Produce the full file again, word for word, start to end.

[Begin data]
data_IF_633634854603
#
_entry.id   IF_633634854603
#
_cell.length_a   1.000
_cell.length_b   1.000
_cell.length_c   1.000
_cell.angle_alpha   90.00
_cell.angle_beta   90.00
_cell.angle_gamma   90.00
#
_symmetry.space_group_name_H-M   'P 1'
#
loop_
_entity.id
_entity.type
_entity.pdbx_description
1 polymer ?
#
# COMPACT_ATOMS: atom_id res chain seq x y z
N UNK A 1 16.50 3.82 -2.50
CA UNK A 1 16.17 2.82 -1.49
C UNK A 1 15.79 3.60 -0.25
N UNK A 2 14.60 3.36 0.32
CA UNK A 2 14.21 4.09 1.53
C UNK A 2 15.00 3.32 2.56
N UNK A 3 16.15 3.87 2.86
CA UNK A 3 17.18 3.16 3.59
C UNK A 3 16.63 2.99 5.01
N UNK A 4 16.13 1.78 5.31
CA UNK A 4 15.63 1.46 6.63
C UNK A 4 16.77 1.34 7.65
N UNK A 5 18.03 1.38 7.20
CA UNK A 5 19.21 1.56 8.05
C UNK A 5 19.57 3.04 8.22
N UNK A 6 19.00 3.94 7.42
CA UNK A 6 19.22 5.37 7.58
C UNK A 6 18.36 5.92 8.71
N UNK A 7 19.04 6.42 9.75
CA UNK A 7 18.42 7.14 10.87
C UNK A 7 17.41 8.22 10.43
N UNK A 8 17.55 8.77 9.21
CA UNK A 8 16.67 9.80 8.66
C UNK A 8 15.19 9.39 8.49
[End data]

data_IF_633634854603
#
_entry.id   IF_633634854603
#
_cell.length_a   1.000
_cell.length_b   1.000
_cell.length_c   1.000
_cell.angle_alpha   90.00
_cell.angle_beta   90.00
_cell.angle_gamma   90.00
#
_symmetry.space_group_name_H-M   'P 1'
#
loop_
_entity.id
_entity.type
_entity.pdbx_description
1 polymer ?
#
# COMPACT_ATOMS: atom_id res chain seq x y z
N UNK A 1 16.50 3.82 -2.50
CA UNK A 1 16.17 2.82 -1.49
C UNK A 1 15.79 3.60 -0.25
N UNK A 2 14.60 3.36 0.32
CA UNK A 2 14.21 4.09 1.53
C UNK A 2 15.00 3.32 2.56
N UNK A 3 16.15 3.87 2.86
CA UNK A 3 17.18 3.16 3.59
C UNK A 3 16.63 2.99 5.01
N UNK A 4 16.13 1.78 5.31
CA UNK A 4 15.63 1.46 6.63
C UNK A 4 16.77 1.34 7.65
N UNK A 5 18.03 1.38 7.20
CA UNK A 5 19.21 1.56 8.05
C UNK A 5 19.57 3.04 8.22
N UNK A 6 19.00 3.94 7.42
CA UNK A 6 19.22 5.37 7.58
C UNK A 6 18.36 5.92 8.71
N UNK A 7 19.04 6.42 9.75
CA UNK A 7 18.42 7.14 10.87
C UNK A 7 17.41 8.22 10.43
N UNK A 8 17.55 8.77 9.21
CA UNK A 8 16.67 9.80 8.66
C UNK A 8 15.19 9.39 8.49